Baseball on the Border: A Tale of Two Laredos

Baseball on the Border: A Tale of Two Laredos

by Alan M. Klein
     
 

The love one feels for a sports team is closely bound to place, so what would it mean if the same professional team were to play in two different cities? And what if, additionally, those two cities were located in different countries? The Tecolotes de los Dos Laredos (or, the Owls of the Two Laredos) did just that: playing in the storied Mexican League, the "Tecos"…  See more details below

Overview

The love one feels for a sports team is closely bound to place, so what would it mean if the same professional team were to play in two different cities? And what if, additionally, those two cities were located in different countries? The Tecolotes de los Dos Laredos (or, the Owls of the Two Laredos) did just that: playing in the storied Mexican League, the "Tecos" represented the only binational sports franchise in the world. From 1985 to 1994, they played in home parks on both sides of the U.S.-Mexico border, one in Laredo, Texas, and the other in Nuevo Laredo, Tamaulipas; they were operated by interests in both cities; and both the Mexican and American national anthems were played before each game. By focusing on how the members of the team mediated their differences in language, nationality, and culture, Alan Klein, an anthropologist specializing in sport, turns the intriguing story of the Tecos into a unique laboratory for studying the richly complex social life of the border and for complicating our understanding of how nationalism operates.

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Editorial Reviews

Nine: A Journal of Baseball History and Social Policy Perspectives

This work is a superb lab experiment in the hands of a competent anthropologist like Klein as he tries to separate fantasy from reality in this dual cultural baseball experiment.... An excellent book.
— Bill Kirwin
Nine: A Journal of Baseball History and Social Policy Perspectives - Bill Kirwin
This work is a superb lab experiment in the hands of a competent anthropologist like Klein as he tries to separate fantasy from reality in this dual cultural baseball experiment.... An excellent book.
Philadelphia Inquirer - Jon Caroulis
[Klein] does a fine job of reporting, and his prose is muscular, insightful, even witty.
American Anthropologist - Carlos Velez-Ibanez
The book is very well written. . . . It contributes greatly to the literature on the cultural basis of sport, to our understanding of the manner in which cultural inventions reflect national identity and processes, and substantiates an important insight to the idea that sport may provide a window to ongoing social change.
American Anthropologist - Carlos Velez-Ibañez
The book is very well written. . . . It contributes greatly to the literature on the cultural basis of sport, to our understanding of the manner in which cultural inventions reflect national identity and processes, and substantiates an important insight to the idea that sport may provide a window to ongoing social change.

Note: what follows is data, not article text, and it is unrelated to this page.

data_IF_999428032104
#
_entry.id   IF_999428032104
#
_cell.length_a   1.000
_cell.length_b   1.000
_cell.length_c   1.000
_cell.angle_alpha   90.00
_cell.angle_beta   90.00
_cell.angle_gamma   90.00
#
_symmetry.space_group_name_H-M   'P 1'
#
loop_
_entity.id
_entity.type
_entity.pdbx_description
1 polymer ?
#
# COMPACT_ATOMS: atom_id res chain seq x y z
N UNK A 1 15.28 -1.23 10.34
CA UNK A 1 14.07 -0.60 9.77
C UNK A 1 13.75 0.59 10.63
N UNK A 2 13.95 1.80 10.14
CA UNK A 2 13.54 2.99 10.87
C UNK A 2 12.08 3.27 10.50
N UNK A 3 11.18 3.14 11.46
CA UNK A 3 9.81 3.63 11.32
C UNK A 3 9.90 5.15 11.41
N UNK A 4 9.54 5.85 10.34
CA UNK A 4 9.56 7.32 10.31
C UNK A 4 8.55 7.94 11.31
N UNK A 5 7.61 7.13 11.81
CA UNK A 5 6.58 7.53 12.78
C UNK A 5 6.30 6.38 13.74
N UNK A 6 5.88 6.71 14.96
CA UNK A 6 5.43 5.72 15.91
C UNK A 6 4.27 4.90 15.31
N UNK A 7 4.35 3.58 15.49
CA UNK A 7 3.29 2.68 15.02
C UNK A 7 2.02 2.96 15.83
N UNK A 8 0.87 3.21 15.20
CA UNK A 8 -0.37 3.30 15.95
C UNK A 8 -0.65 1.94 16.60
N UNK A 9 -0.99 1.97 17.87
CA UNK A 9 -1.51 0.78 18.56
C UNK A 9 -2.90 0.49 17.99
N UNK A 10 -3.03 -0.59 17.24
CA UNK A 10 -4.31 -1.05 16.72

From the Publisher
Winner of the 1997 Book of the Year, North American Society for the Sociology of Sport

"This work is a superb lab experiment in the hands of a competent anthropologist like Klein as he tries to separate fantasy from reality in this dual cultural baseball experiment.... An excellent book."—Bill Kirwin, Nine: A Journal of Baseball History and Social Policy Perspectives

"[Klein] does a fine job of reporting, and his prose is muscular, insightful, even witty."—Jon Caroulis, Philadelphia Inquirer

"The book is very well written. . . . It contributes greatly to the literature on the cultural basis of sport, to our understanding of the manner in which cultural inventions reflect national identity and processes, and substantiates an important insight to the idea that sport may provide a window to ongoing social change."—Carlos Velez-Ibañez, American Anthropologist

American Anthropologist
The book is very well written. . . . It contributes greatly to the literature on the cultural basis of sport, to our understanding of the manner in which cultural inventions reflect national identity and processes, and substantiates an important insight to the idea that sport may provide a window to ongoing social change.
— Carlos Velez-Ibañez
Nine: A Journal of Baseball History and Social Policy Perspectives
This work is a superb lab experiment in the hands of a competent anthropologist like Klein as he tries to separate fantasy from reality in this dual cultural baseball experiment.... An excellent book.
— Bill Kirwin
Philadelphia Inquirer
[Klein] does a fine job of reporting, and his prose is muscular, insightful, even witty.
— Jon Caroulis

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Product Details

ISBN-13:
9780691011981
Publisher:
Princeton University Press
Publication date:
03/03/1997
Pages:
320
Product dimensions:
6.42(w) x 9.65(h) x 1.07(d)

What People are saying about this